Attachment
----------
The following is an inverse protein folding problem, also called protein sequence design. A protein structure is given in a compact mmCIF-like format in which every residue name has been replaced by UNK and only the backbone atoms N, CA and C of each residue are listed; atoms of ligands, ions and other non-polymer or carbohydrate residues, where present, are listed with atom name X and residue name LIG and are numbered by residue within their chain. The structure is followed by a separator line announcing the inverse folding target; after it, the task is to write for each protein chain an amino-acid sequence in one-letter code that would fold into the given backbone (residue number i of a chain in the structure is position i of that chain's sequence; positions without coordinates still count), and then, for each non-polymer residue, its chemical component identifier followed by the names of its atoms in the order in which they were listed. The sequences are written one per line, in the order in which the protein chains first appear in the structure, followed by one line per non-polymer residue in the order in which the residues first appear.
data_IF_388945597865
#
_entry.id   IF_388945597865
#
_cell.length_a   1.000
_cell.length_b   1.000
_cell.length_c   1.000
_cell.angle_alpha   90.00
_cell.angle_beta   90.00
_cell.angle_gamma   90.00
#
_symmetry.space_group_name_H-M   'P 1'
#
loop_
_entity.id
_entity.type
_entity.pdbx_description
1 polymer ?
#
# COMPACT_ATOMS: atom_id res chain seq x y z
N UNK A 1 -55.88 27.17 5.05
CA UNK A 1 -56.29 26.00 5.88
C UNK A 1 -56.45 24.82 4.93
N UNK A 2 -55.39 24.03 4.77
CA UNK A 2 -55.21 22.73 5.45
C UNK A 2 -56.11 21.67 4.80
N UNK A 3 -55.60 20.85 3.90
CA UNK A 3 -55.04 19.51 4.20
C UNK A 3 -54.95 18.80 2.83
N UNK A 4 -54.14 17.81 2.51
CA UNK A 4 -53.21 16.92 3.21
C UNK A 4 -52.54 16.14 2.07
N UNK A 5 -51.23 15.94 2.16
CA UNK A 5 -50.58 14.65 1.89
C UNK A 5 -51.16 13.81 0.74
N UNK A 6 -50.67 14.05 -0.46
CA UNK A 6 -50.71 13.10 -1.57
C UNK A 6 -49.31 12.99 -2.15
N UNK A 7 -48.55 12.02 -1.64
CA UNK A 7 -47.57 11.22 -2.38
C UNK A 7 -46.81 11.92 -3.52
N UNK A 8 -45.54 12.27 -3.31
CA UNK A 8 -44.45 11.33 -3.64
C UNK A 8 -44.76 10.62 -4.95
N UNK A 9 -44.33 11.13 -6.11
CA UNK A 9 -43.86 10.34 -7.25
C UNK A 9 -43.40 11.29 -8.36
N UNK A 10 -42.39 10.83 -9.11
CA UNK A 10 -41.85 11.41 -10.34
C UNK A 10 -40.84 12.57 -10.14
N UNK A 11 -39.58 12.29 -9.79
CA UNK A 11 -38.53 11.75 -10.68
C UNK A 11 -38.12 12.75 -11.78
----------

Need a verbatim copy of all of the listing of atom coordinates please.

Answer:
The following is an inverse protein folding problem, also called protein sequence design. A protein structure is given in a compact mmCIF-like format in which every residue name has been replaced by UNK and only the backbone atoms N, CA and C of each residue are listed; atoms of ligands, ions and other non-polymer or carbohydrate residues, where present, are listed with atom name X and residue name LIG and are numbered by residue within their chain. The structure is followed by a separator line announcing the inverse folding target; after it, the task is to write for each protein chain an amino-acid sequence in one-letter code that would fold into the given backbone (residue number i of a chain in the structure is position i of that chain's sequence; positions without coordinates still count), and then, for each non-polymer residue, its chemical component identifier followed by the names of its atoms in the order in which they were listed. The sequences are written one per line, in the order in which the protein chains first appear in the structure, followed by one line per non-polymer residue in the order in which the residues first appear.
data_IF_388945597865
#
_entry.id   IF_388945597865
#
_cell.length_a   1.000
_cell.length_b   1.000
_cell.length_c   1.000
_cell.angle_alpha   90.00
_cell.angle_beta   90.00
_cell.angle_gamma   90.00
#
_symmetry.space_group_name_H-M   'P 1'
#
loop_
_entity.id
_entity.type
_entity.pdbx_description
1 polymer ?
#
# COMPACT_ATOMS: atom_id res chain seq x y z
N UNK A 1 -55.88 27.17 5.05
CA UNK A 1 -56.29 26.00 5.88
C UNK A 1 -56.45 24.82 4.93
N UNK A 2 -55.39 24.03 4.77
CA UNK A 2 -55.21 22.73 5.45
C UNK A 2 -56.11 21.67 4.80
N UNK A 3 -55.60 20.85 3.90
CA UNK A 3 -55.04 19.51 4.20
C UNK A 3 -54.95 18.80 2.83
N UNK A 4 -54.14 17.81 2.51
CA UNK A 4 -53.21 16.92 3.21
C UNK A 4 -52.54 16.14 2.07
N UNK A 5 -51.23 15.94 2.16
CA UNK A 5 -50.58 14.65 1.89
C UNK A 5 -51.16 13.81 0.74
N UNK A 6 -50.67 14.05 -0.46
CA UNK A 6 -50.71 13.10 -1.57
C UNK A 6 -49.31 12.99 -2.15
N UNK A 7 -48.55 12.02 -1.64
CA UNK A 7 -47.57 11.22 -2.38
C UNK A 7 -46.81 11.92 -3.52
N UNK A 8 -45.54 12.27 -3.31
CA UNK A 8 -44.45 11.33 -3.64
C UNK A 8 -44.76 10.62 -4.95
N UNK A 9 -44.33 11.13 -6.11
CA UNK A 9 -43.86 10.34 -7.25
C UNK A 9 -43.40 11.29 -8.36
N UNK A 10 -42.39 10.83 -9.11
CA UNK A 10 -41.85 11.41 -10.34
C UNK A 10 -40.84 12.57 -10.14
N UNK A 11 -39.58 12.29 -9.79
CA UNK A 11 -38.53 11.75 -10.68
C UNK A 11 -38.12 12.75 -11.78